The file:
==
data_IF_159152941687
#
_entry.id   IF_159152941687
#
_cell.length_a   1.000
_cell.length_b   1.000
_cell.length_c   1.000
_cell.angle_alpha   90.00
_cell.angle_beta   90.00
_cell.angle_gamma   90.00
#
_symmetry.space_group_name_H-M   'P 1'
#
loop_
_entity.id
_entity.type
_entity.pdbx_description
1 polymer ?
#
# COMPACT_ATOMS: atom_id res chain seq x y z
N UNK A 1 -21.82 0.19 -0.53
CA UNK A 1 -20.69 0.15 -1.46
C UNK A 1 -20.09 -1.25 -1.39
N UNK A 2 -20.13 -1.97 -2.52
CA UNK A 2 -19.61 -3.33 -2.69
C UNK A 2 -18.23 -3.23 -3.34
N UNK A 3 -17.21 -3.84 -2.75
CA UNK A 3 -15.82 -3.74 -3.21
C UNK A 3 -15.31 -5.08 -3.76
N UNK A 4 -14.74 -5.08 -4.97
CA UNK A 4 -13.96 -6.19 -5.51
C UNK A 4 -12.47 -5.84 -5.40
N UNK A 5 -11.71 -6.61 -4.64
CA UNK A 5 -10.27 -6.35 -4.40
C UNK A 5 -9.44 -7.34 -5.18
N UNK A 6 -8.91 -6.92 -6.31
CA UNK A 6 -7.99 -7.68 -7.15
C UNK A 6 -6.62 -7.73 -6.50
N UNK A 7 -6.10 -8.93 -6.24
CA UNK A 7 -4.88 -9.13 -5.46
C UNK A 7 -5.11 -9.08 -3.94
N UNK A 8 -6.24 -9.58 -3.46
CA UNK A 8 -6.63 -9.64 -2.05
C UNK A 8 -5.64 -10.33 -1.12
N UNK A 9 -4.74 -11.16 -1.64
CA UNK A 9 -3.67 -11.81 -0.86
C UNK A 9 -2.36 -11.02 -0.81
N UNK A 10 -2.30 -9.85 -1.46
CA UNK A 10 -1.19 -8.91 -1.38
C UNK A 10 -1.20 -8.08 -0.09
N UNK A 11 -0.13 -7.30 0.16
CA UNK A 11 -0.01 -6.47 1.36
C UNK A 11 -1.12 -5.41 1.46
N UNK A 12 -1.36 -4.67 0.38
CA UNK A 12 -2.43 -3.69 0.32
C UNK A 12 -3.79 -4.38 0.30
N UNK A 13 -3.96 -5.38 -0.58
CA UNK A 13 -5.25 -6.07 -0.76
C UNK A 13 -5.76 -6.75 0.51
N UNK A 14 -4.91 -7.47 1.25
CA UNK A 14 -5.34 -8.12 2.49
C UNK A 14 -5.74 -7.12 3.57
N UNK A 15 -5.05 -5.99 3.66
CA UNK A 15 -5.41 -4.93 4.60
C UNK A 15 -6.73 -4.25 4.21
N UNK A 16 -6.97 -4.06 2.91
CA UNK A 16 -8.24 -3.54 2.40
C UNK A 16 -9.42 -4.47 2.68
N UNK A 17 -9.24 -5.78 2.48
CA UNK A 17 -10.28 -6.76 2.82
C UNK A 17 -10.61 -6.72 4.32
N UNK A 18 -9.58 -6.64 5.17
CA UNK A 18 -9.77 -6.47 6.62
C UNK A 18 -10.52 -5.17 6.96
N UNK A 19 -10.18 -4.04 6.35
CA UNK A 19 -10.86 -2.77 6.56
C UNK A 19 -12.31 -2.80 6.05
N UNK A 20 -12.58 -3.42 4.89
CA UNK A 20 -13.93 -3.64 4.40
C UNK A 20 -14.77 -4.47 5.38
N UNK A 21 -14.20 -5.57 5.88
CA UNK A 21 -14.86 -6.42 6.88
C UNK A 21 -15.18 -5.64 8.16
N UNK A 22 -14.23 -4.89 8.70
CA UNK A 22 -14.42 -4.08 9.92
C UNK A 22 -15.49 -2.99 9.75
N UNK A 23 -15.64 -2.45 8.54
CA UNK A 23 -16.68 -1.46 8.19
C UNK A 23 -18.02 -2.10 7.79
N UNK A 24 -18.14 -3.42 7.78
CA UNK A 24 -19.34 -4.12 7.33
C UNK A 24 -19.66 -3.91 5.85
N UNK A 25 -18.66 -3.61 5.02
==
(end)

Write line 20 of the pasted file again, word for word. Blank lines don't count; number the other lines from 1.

# COMPACT_ATOMS: atom_id res chain seq x y z